Director Bárbara Lluch’s current revival of Richard Eyre’s 1994 production delivers a truly musical feast that not only embraces and relishes its traditional 19th Century roots but whose theme continues to resonate strongly today. At its heart lies a love story which draws upon Alexandre Dumas the Younger’s real-life doomed love affair with well-known courtesan, Marie Duplessis.
We open with Violetta (Pretty Yende) aided by her friend Flora (Angela Simkin) hosting a lavish party where she is introduced by Gastone (Andrés Presno) to his friend, Alfredo Germont (Stephen Costello), a fervent admirer, who is more concerned for her failing health than her escort, Baron Douphal (Germán E. Alcántara). When Alfredo declares his love for her she wonders if he could be the one amidst her desire to be free to live her life.
A year on and Alfredo and Violetta have been living together for some time in an isolated country house. He soon learns from maid Annina (Kseniia Nikolaieva) that Violetta is having to sell her possessions to maintain them, and he hurries to Paris to sort his affairs. His father, Giorgio (Vladimir Stoyanov) arrives and with some guile tries to persuade Violetta to end the relationship.
At a party in Paris, much to everyone’s amazement, it is announced that Alfredo and Violetta are no longer together, with the arrival of Alfredo, followed by Violetta with the Baron, leading to an inevitable confrontation. As we are thrust towards our final scene, does an ever-present Doctor (David Shipley) suggest there is time for wounds to be healed? Will our lovers be reconciled when the truth finally unravels? Well, you’ll have to come and see for yourself.
Now in its 28th season, the production remains a highly engaging experience, enriched further by the sumptuous stage and costume design from Bob Crowley (inspired apparently by a remark from Sir Georg Solti for the original: ‘I want big frocks!’) which perfectly captures the superficial glamour of 19thC Parisian high life whilst serving to contrast the intimacy between Violetta and Alfredo. The bare contrast of a new home in Act II is cleverly considered before a pervading darkness creeps in to the heart-breaking final act where hope teeters on the edge of despair. The choreography throughout from Jane Gibson is outstanding.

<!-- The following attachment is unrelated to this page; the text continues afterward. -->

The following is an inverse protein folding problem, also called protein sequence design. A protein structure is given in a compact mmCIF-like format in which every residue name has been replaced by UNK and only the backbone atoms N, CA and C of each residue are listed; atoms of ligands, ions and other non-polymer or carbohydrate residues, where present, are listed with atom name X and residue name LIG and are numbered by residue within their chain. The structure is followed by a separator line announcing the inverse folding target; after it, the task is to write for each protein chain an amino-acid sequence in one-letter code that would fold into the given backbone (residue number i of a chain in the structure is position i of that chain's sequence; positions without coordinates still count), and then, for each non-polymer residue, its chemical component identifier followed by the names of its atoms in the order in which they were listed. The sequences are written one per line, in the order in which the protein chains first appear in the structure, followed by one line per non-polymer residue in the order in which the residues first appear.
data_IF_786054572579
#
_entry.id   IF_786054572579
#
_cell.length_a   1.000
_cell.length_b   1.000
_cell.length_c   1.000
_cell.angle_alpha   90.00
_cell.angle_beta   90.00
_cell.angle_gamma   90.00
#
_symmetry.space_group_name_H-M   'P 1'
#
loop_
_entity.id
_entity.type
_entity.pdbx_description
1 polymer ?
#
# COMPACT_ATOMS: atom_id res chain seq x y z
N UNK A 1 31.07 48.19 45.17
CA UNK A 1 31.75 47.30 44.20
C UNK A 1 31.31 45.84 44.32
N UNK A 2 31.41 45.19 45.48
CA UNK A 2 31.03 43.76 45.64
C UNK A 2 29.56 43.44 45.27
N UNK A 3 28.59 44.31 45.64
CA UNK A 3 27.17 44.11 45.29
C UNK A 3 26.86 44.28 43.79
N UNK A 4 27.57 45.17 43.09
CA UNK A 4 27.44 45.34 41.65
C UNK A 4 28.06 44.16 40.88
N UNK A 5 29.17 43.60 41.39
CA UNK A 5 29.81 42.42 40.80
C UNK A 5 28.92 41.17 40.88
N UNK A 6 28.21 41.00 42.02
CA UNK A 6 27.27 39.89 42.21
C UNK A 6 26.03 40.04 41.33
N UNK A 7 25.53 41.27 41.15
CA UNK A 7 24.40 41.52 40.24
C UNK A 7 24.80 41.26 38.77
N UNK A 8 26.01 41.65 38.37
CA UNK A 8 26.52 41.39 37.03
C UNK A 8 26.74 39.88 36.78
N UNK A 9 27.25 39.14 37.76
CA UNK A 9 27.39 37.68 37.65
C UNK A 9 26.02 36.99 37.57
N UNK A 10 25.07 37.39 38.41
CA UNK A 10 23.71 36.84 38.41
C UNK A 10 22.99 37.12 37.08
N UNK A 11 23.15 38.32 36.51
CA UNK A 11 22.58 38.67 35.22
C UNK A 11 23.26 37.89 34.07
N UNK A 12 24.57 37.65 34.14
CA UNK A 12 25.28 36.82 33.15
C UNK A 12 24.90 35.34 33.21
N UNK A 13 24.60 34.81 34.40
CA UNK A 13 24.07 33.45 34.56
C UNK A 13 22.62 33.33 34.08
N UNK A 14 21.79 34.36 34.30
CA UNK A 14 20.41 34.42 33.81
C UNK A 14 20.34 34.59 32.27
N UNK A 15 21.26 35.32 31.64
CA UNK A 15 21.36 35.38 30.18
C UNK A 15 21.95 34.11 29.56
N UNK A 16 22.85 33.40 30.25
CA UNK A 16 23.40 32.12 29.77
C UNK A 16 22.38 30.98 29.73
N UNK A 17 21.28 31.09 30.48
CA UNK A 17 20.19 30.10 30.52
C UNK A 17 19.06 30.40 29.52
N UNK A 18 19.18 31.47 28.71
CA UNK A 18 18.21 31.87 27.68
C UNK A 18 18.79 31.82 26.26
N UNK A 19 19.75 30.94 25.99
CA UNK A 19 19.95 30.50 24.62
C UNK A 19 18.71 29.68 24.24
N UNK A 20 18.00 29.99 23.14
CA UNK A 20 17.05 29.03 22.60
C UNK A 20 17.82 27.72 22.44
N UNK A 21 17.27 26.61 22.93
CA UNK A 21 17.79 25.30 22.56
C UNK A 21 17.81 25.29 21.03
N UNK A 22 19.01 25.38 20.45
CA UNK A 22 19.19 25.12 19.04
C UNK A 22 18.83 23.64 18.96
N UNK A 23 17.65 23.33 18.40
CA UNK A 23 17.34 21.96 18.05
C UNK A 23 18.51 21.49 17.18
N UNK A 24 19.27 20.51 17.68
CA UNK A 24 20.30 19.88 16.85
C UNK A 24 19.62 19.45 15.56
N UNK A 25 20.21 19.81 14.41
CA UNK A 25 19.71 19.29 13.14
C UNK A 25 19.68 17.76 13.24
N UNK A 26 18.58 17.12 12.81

Verdi’s sublime score contains some of his most inspired arias and duets which are delivered with aplomb, including Violetta’s introspective ‘Ah fors’è lui’ and hedonistic ‘Sempre libera’; Violetta and Giorgio’s poignant Act II encounter; and Alfredo and Violetta’s ‘Parigi, o cara’, in which they dream of a happy future, and we are delightfully swept along in the capable hands of conductor Giacomo Sagripanti, who paints exquisitely from a rich palette provided by the Orchestra of the Royal Opera House.
This is Violetta’s opera and Yende shone from the very beginning, singing effortlessly and with an assurance and strong tone that continued throughout, reflective of her character’s many parts, and complemented by a wonderfully expressive performance echoed in every gesture, eye movement, and turn. Verdi famously said this was a role for three different women: Yende was all of them tonight and I think I’ve just witnessed opera’s next big star.
Costello captured the duality of Alfredo, from his shy naivety to his violent petulance, the latter none more so than in the aggression of the gambling scene. Stoyanov was a late replacement, due to cast illness, but you would never have guessed as he oozed cunning with his manipulation of both Alfredo and Violetta in a very believable characterisation.
La Traviata performs through to 23rd July 2023, with the performance lasting 3 hours 20 minutes including two intervals, further details https://www.roh.org.uk/tickets-and-events/la-traviata-by-richard-eyre-details
Reviewer: Mark Davoren
Reviewed: 13th April 2022
North West End UK Rating: ★★★★★